If you want to get fancy with the sound when plugging in, there are high-end internal and external microphone options that eschew the pickup route all together. Clip-on mics like the DPA d:vote attach to the soundboard on the outside of the instrument and can really showcase its natural acoustic tone. These take about a minute to install and remove, and fit nicely inside a uke case. Permanent internal miking systems, like the Fishman Matrix Infinity, allow you to combine the sound from tiny microphones installed inside the uke body with undersaddle pickups for a best-of-both-worlds blend of natural and direct sound.

Get Loud

Do you need an amp? Well, that depends on your situation. If you’re going to be playing in a space that doesn’t have a PA system, like, say, outdoors at a farmers’ market, then an amp can certainly help. Amps designed for acoustic guitars will also work well to retain the acoustic sound of your uke.

Using an amp can also be a great way to jam with friends in a band setting, making it easy to hear your uke over louder instruments like drums or guitars. It’s also great for playing other styles, such as classic rock or blues, as you can easily add that gritty overdriven sound heard on many recordings.

You might also consider getting a powered PA speaker in lieu of an amp. These speakers reproduce a full range of sound (20Hz to 20kHz), as opposed to a guitar amp’s limited frequency range, which is tailored for that instrument. They’re also more versatile, with options for plugging in both instruments and microphones, as well as an aux input to play backing tracks (some even feature Bluetooth to play music from smartphones). A PA speaker can be mounted on a speaker stand, which helps project the sound more clearly and cover a wider range than an amp placed on the ground.

Pedal Your Wares

When it comes to pedals, a general tip to remember is “a little goes a long way.” That is, try not to overdo it on the effects, because it can be a slippery slope to snoozeville for your audience. Remember, the core of a good performance is your actual playing of the instrument more than the sound of the effects. That being said, effects are super fun to experiment with and can unlock a lot of creativity in your playing.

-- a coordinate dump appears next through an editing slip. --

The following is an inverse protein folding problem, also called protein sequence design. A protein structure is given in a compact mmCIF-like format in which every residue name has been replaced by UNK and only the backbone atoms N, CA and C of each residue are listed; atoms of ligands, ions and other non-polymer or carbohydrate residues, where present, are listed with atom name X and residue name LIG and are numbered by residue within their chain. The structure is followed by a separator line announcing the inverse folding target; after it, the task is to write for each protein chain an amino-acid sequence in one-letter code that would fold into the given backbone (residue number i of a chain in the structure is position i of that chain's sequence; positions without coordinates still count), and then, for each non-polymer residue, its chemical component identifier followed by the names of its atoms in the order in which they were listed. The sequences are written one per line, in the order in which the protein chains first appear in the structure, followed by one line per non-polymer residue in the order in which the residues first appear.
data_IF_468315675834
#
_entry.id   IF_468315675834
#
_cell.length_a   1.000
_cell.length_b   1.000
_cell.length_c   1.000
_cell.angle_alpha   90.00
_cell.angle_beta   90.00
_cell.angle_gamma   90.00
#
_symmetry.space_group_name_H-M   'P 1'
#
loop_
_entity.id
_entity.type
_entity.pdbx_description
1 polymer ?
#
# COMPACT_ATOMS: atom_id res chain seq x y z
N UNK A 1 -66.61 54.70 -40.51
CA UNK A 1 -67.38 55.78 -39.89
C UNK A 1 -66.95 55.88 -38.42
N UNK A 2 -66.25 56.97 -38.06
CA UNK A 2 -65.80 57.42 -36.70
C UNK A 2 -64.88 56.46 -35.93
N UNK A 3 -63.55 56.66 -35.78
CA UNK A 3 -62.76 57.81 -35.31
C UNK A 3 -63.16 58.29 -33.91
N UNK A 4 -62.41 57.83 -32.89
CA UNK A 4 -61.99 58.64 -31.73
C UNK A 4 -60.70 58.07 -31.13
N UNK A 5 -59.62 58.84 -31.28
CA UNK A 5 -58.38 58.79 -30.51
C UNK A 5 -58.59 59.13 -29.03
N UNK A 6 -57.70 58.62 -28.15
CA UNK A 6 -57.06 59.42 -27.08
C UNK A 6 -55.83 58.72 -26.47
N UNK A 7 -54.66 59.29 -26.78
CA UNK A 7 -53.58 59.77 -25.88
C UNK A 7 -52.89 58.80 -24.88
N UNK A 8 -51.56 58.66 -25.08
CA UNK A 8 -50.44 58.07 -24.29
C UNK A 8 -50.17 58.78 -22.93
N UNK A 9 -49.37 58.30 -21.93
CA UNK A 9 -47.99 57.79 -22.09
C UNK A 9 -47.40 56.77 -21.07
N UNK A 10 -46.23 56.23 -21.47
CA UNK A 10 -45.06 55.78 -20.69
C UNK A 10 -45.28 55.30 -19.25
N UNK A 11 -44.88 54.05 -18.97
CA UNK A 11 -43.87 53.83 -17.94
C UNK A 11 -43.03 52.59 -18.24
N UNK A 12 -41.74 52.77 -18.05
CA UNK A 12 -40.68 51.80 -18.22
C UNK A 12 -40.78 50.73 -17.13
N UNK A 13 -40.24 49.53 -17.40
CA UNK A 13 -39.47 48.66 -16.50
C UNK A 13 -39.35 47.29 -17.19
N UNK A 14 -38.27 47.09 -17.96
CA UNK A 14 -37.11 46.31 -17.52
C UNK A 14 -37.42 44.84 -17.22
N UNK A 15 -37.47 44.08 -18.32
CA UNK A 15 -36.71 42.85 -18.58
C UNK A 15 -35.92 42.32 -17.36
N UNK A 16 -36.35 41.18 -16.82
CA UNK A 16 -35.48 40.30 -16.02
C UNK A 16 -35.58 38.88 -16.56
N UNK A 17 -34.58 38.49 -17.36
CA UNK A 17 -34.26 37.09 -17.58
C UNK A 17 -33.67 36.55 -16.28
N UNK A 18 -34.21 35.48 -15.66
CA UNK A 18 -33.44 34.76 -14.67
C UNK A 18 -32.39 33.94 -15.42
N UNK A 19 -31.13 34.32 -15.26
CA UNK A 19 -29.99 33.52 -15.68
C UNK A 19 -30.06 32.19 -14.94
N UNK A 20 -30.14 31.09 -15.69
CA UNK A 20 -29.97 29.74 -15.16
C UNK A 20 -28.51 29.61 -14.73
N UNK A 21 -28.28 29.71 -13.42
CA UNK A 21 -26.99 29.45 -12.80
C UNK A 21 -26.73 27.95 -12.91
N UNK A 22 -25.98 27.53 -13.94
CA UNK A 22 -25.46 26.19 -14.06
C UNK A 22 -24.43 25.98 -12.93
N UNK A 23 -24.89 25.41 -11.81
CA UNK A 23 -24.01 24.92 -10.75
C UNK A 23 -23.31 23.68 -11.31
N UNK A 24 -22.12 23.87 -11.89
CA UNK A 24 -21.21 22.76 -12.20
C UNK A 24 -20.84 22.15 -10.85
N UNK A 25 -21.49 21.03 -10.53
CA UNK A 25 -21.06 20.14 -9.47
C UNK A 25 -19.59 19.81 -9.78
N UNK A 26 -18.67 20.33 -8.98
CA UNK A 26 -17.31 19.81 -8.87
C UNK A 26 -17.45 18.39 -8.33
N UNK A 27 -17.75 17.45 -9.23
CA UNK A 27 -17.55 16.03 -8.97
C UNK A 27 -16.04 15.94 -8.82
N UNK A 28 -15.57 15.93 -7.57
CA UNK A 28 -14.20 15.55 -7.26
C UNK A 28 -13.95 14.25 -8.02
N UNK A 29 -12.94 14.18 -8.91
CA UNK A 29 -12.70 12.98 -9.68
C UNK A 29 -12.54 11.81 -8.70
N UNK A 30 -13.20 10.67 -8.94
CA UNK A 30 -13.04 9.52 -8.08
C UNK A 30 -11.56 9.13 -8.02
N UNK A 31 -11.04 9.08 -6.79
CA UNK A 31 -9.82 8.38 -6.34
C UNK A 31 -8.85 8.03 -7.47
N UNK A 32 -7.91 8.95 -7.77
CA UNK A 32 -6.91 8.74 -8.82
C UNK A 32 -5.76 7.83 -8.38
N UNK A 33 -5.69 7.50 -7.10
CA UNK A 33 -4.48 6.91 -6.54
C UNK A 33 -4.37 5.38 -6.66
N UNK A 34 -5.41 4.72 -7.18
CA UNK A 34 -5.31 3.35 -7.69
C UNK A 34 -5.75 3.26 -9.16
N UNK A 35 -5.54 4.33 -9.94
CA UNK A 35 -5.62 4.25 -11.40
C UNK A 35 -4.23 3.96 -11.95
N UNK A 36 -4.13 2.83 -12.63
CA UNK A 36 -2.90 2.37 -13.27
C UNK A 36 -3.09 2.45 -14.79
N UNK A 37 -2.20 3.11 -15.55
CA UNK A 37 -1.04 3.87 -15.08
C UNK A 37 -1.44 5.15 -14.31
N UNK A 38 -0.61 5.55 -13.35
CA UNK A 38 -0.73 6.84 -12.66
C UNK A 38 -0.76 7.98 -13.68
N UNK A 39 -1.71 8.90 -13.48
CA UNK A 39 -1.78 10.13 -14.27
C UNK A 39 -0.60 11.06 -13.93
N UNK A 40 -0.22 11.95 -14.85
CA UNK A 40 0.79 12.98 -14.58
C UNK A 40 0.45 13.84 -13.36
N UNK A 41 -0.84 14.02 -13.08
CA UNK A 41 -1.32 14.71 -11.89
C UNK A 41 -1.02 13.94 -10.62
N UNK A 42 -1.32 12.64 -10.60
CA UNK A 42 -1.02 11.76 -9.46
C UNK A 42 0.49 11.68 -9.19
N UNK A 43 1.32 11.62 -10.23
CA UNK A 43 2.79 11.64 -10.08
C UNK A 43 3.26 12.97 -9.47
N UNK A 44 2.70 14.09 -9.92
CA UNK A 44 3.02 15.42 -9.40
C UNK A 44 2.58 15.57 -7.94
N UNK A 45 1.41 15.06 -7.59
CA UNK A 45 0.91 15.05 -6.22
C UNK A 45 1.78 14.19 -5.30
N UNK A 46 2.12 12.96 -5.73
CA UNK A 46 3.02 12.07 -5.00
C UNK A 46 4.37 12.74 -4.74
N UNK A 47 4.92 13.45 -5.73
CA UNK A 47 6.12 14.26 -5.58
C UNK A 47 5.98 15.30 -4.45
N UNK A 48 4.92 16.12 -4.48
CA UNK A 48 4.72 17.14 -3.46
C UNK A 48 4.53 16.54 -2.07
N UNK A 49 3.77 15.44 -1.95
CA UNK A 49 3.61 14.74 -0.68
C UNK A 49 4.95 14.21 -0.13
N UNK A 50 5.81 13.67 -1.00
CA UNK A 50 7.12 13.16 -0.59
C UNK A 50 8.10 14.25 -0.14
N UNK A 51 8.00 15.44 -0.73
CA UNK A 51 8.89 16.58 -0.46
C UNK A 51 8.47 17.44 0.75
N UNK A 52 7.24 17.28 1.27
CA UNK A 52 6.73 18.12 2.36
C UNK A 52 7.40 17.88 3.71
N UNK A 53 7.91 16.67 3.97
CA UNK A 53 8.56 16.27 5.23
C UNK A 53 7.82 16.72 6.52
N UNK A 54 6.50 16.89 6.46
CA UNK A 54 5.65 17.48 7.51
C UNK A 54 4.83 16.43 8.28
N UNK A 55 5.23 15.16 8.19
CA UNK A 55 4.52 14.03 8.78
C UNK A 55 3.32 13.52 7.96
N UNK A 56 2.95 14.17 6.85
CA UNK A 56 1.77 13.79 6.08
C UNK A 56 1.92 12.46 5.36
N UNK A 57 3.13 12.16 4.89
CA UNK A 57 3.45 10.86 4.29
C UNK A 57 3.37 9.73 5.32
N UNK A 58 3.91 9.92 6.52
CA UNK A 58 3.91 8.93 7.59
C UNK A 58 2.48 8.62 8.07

One shining example is Jake Shimabukuro’s album Nashville Sessions, where the uke sounds like a rock guitar with a full backing band behind it. He typically uses pedals live even when not playing songs from that album, too, including multiple preamp and reverb effects.


Andrew Molina is another uke artist who takes advantages of plugging in. For example, his cover of Jimi Hendrix’s “Little Wing” (from the 2020 album Evolv3) uses a delay pedal to channel the vibe of the ’60s, and the direct sound helps capture the detail of his blazing fingers on lead ukulele. Of course, there are many other contemporary players who explore the potential of effects pedals, often (but not always) in positive ways.

Work With What You’ve Got

There are plenty of reasons to plug in, but there are still purists who decry electronics for an “all natural” acoustic sound. For some listeners (and players), a microphone in front of the ukulele is more than enough. For some performances, this is a great solution and will provide the most natural amplification of the instrument possible. But it’s not the only way to do it, and it’s nice to have the option to plug in should the need arise or if you want to experiment.

It’s also important to note that while plugging in can amplify the volume and alter the tone of an instrument, it’s still only able to work with what the instrument and player are capable of. Plugging in won’t make you a better player, though it can help you get the most out of your lessons. And when you’re ready, it will help you and your audience hear the beautiful sounds of your instrument and your performance.

The Ukulele Owner’s Manual is the book that belongs in every ukulele player’s instrument case. Each chapter was written by the experts and performers at Ukulele Magazine, with topics ranging from commonsense instrument care to fixing rattles and buzzes to a pictorial history of the instrument. Book owners can also download how-to videos with step-by-step guidance on common set-up and maintenance topics.

Ukulele Basics – Learning and Practicing is a great resource for players just starting out, as well as those looking to build a more solid foundation of knowledge and skills. Get your copy today at